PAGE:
Leech’s third major issue facing the ward is the area’s public spaces, which encompasses parks and transit. She says the city needs to balance livability and transit for everyone.
But her top priority is treating all with dignity. “Providing the houseless with more options, easy mental health access for all who need it with policies that are protective of it and supporting families,” her application says.
Pearson, vice president of accounting at the advertising website EugeneRetailers.com, submitted an application with much shorter responses than many of the other applicants. She writes that Ward 7 lacks community spirit. Of the three most important issues the ward faces, she mentions “lack of planning for growth, homeless and community input replanning.” Her top priority if appointed is to build a facility for the homeless that’s similar to the Eugene Mission that offers related services.
Takamori is a community organizer and has worked in free and open source software development for nearly a decade. He moved to Eugene and Ward 7 in June 2020, but grew up in Corvallis. He says he is a member of the Active Transportation Committee.
He says the top three issues in the ward are developing housing, finding resources for the unhoused community and creating a walkable city.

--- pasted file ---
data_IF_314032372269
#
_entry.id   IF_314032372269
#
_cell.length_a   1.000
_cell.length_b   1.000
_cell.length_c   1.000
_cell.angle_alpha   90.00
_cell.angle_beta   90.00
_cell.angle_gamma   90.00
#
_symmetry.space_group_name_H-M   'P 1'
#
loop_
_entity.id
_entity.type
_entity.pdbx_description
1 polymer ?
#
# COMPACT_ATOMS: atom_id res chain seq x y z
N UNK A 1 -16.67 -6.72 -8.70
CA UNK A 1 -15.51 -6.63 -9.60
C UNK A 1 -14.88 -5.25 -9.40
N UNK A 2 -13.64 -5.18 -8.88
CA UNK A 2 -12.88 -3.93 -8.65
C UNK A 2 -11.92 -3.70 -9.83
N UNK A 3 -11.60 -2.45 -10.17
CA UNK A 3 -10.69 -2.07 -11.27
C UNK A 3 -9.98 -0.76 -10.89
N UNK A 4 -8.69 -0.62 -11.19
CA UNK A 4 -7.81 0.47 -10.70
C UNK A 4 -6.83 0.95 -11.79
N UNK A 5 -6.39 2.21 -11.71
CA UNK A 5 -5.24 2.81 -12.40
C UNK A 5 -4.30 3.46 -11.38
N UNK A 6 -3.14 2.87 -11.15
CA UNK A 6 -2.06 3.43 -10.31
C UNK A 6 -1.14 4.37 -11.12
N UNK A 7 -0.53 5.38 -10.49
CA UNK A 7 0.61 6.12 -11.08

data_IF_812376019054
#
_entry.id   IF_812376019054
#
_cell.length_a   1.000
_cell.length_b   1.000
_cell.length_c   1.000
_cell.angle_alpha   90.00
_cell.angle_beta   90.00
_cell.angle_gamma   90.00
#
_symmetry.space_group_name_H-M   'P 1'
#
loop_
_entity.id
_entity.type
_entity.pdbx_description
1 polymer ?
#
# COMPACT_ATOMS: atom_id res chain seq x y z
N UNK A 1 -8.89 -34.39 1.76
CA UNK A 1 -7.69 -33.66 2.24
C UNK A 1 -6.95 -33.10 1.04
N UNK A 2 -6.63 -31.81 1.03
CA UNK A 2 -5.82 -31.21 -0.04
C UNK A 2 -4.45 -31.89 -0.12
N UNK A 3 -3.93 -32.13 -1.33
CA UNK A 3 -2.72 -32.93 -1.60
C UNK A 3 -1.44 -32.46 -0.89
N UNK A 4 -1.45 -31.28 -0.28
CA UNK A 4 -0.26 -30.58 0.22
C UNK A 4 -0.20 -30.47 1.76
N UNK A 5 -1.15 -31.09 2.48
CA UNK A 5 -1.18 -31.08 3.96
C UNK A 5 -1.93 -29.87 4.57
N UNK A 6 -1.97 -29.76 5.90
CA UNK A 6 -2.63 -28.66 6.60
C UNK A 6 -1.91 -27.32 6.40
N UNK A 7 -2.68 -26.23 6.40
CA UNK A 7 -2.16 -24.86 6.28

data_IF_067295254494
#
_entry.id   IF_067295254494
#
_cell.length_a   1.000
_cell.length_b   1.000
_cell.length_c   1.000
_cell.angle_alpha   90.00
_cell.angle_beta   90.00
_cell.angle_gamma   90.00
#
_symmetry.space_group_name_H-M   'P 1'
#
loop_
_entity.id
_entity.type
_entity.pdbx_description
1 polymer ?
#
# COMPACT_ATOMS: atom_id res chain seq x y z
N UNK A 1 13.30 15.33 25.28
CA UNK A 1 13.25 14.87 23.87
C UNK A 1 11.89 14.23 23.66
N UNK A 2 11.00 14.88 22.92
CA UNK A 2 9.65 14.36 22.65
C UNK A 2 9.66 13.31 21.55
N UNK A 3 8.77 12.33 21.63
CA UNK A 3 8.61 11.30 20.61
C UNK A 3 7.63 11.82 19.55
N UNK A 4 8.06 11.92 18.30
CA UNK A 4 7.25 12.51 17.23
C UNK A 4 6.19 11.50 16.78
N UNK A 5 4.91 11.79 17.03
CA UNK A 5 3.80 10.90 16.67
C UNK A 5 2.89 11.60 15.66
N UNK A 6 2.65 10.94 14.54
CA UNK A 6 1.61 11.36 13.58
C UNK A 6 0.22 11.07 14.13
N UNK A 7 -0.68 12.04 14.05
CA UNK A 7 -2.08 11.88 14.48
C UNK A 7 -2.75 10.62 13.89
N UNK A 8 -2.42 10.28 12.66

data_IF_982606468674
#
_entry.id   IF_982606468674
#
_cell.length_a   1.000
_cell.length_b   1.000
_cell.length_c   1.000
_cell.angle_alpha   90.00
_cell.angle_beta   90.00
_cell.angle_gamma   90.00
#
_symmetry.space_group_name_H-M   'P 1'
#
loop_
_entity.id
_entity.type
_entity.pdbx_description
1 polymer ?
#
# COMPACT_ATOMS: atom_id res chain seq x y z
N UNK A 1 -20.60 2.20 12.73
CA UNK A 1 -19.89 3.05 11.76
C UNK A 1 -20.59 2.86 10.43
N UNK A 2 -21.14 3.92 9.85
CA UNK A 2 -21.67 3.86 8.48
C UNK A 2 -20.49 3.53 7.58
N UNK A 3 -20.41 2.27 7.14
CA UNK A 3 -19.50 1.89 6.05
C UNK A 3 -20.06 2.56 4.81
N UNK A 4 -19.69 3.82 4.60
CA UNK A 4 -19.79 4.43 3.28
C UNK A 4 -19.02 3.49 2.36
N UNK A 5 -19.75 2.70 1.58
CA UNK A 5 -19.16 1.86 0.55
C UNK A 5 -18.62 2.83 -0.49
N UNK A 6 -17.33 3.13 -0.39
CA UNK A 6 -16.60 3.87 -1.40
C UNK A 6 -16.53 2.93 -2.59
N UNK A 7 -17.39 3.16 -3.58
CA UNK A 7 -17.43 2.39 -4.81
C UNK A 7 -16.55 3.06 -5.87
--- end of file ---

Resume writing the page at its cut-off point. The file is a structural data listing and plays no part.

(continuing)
Takamori’s priority if appointed is to push for more cooperation between the housed and unhoused communities. “Our city is segregated and oftentimes feels like a battle between the housed and houseless,” he writes. “We need more preventative resourcing because the policy to just move and shuffle people around has not been working and is causing more harm than good.”
Walker is the owner of Pint Pot Public House and the Webfoot. Although she’s lived in Eugene since 1998, she says she moved to the ward in 2021.
As the three most important issues facing Ward 7 residents, Walker points to transportation, the need for new housing and its impact on traffic, and the unhoused.
She says her top priorities if appointed are addressing the rising at risk youth and homeless youth “before they feel abandoned by our city and become unsuccessful adults.” Her second priority is to address the lack of safety in the city, such as increased crime from vandalism to trash in public areas, as well as “violent crime in our downtown nightlife.”
She also proposes “beautification projects that bring light and life to the city” and reevaluating and researching plans to increase the city’s housing units, as the low vacancy rate is a contributing factor to the city’s homeless crisis.
Zorn lists her occupation as a licensed adult foster provider and has lived in Ward 7 for 34 years. She lists the ward’s top three issues as the homeless, public access to mental health services and MovingAhead.
If appointed, she says her top priority would be to “get people off the street and see what we can do about drug addiction.” She adds, “Global warming, nuclear war, pandemics, etc. are all important but there is not much we can do about them. But we can find ways to get people off the street and help them with their mental health.”